Tuesday, May 4, 2010

Dr. Reece’s Pieces, May 4, 2010, Obamacare Mandates

Keywords - U.S. Constitution, individual rights, State rights, government mandates, Obamacare mandates, individual mandates, business mandates, physician mandates

I am not a constitutional scholar, nor am I a lawyer. But I am a student of American culture and history. As such, the Tea Party movement and other political forces asking to “Repeal and Replace”Obamacare do not surprise me.

This country rests on the concept of individual liberty. Our Constitution serves as a backstop against Big Government dictating and constraining how we live as citizens and what rules we play by. The Constitution is about individual rights as well as State Rights as checks against federal power.

As Obamacare, “The Patient Protection and Affordability Act, “ enters its implementation phase, it should surprise no one that individual citizens and State Attorney Generals are talking of “taking our country back” and of challenging the constitutionality of the health reform bill passed on March 23.

Obamanites say constitutionality is no problem, for the bill is for the common good. The so-called “mandates,”they say, are nothing more than taxes, penalties, rules, and regulations to assure compliance with federal law. Someone has to be in charge,”and that is Government with a capital “G."

But polls indicate 60% of Americans oppose Obamacare, 71% disapprove of Congress, and 58% think the country is headed in the wrong direction. Apparently, individual health care mandates do not yet translate into a federal mandate to forge ahead with reform and a massive overhaul of the private sector by government. Ordinary citizens are saying the problem with government spending is sooner or later you run out of other people’s money, namely, “their” money and the money of their children and grandchildren.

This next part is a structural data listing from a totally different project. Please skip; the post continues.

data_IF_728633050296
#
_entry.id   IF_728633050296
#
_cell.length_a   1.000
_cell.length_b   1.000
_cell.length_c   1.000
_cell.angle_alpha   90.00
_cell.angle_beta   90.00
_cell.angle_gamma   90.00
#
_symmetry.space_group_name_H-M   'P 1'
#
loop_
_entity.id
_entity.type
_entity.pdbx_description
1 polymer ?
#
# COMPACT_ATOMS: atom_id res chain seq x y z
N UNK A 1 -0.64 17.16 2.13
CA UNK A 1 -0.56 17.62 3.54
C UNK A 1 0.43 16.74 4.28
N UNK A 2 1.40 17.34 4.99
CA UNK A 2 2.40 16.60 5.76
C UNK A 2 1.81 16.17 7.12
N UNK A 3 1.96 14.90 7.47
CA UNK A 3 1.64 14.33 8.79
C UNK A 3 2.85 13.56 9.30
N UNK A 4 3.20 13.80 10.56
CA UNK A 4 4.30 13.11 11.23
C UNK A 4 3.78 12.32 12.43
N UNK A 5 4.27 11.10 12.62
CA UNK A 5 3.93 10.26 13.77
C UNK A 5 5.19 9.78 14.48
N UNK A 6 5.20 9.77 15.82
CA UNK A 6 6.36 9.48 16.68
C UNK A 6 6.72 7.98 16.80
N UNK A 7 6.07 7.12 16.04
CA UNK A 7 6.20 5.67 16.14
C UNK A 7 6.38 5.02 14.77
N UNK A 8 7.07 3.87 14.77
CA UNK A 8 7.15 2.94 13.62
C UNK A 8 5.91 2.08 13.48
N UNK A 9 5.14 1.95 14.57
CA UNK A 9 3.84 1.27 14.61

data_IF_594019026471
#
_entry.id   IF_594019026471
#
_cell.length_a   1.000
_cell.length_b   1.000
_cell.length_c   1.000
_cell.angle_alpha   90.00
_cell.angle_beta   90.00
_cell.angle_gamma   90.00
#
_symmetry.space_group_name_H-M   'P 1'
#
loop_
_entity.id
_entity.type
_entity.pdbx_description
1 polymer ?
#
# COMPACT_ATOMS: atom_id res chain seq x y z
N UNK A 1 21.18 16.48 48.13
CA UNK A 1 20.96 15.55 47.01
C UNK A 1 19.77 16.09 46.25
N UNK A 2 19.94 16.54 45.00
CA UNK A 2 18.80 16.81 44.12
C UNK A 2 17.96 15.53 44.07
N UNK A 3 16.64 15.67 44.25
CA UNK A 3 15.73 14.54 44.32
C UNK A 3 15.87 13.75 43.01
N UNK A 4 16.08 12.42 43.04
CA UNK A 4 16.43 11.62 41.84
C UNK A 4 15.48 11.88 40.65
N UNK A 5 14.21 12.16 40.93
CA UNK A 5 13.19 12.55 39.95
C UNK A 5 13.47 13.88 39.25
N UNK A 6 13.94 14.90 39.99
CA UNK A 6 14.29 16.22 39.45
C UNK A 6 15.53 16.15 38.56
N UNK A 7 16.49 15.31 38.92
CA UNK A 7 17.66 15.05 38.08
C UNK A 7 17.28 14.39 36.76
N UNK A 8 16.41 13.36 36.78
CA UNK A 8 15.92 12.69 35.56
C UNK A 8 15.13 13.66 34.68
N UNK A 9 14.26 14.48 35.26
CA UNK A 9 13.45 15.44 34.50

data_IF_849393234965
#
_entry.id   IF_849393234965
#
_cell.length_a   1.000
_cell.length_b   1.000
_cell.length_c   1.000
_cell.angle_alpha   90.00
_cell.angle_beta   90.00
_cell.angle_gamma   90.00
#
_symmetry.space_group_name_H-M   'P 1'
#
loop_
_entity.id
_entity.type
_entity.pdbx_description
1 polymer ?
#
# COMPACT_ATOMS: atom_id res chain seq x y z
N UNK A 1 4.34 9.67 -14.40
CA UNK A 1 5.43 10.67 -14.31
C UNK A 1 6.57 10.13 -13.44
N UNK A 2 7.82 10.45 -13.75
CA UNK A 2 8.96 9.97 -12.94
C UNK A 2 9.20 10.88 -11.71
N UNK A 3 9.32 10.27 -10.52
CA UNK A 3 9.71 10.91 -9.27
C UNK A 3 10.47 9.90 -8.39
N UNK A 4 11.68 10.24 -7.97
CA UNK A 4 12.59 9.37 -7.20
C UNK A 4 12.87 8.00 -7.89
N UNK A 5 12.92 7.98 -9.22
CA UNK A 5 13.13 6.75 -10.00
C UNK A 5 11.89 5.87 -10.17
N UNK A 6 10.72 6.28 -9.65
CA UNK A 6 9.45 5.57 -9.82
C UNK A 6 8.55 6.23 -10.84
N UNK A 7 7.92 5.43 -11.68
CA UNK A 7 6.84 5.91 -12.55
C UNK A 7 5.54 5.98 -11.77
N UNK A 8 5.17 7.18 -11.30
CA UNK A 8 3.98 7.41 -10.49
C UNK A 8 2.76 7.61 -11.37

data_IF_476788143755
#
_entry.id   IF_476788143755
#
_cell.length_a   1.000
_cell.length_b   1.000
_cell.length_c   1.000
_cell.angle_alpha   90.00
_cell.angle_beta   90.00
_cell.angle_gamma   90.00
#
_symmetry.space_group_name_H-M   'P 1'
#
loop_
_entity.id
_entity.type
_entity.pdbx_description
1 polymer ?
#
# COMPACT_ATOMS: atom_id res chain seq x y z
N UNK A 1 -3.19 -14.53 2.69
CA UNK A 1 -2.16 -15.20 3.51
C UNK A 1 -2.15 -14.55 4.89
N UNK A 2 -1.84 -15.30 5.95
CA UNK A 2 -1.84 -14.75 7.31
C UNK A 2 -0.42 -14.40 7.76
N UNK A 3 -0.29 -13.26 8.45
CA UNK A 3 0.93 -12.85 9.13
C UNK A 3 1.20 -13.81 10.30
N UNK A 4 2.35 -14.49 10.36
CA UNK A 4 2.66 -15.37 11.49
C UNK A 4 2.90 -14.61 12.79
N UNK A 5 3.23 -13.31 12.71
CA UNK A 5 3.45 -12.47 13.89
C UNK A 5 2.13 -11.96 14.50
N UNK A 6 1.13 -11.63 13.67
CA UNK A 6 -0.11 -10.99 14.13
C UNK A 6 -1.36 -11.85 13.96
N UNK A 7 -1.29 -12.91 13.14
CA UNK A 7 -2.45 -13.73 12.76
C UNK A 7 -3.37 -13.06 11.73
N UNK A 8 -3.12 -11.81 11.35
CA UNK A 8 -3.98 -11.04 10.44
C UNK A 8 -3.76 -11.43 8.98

In health care, one reason behind this political malaise may be frequent use of the word “mandates.” Words mean something, and mandate means “an official command or instruction from an authority.” Mandates festoon Obamacare. When government officials say increased costs are due to a tax, or a penalty, or a regulation, and not a mandate, it’s a mandate.

• Individual mandates that citizens must buy insurance or be penalized and pursued by the IRS.

• State mandates that states must set up and pay for high risk health exchanges.

• Mandates that health plans must provide mandated federal benefits.

• Employer mandates must cover employees or result in penalties.

• Mandates on health plans, drug firms, and device manufacturers in the form of higher taxes.

• Mandates on corporations cancelling the benefits of providing drugs for retirees, raising their taxes by $350 billion, giving them cause to drop those benefits.

• Physician mandates in form of Medicare payments for doctors, mandated incentives for installing EMRs, coming mandates on what government will pay for as revealed by comparative effectiveness research, and by “quality” performance and outcomes.

Mandates, in other words, as far as the eye can see, mandates only metrics can measure, and mandates only federal authorities can dictate.

I do not question the good intentions behind these mandates. I question their limitations. The April 29 NEJM has three articles that address my point.

The first (1) says half of patients do not take their medicine as prescribed. The second (2) says half of specialists consider their practices as patient-centered medical homes and resist the idea of primary care mandated medical homes. The third (3) says specialists are not engaged by the idea of Performance as a basis for being paid.

American patients and doctors resist mandates imposed from above. This is the nature of our cultural creed, that government is best that governs least, that majority rules but temporarily, that equality of opportunity is more important than equality of outcomes.


1. D. M. Cutler and W. Everett, “Thinking outside the Pillbox- Medical Adherence as a Priority for Health Care Reform” NEJM, April 29, 2010
2. L.P. Casalino and others, “Specialty Physician Practices as Patint-Centered Medical Homes” NEJM, April 29, 2010.
3. J.O. Greenberg, J.C. Dudley, T.G. Ferris, Engaging Specialists in Performance Programs, ” NEJM, April 29, 2010.

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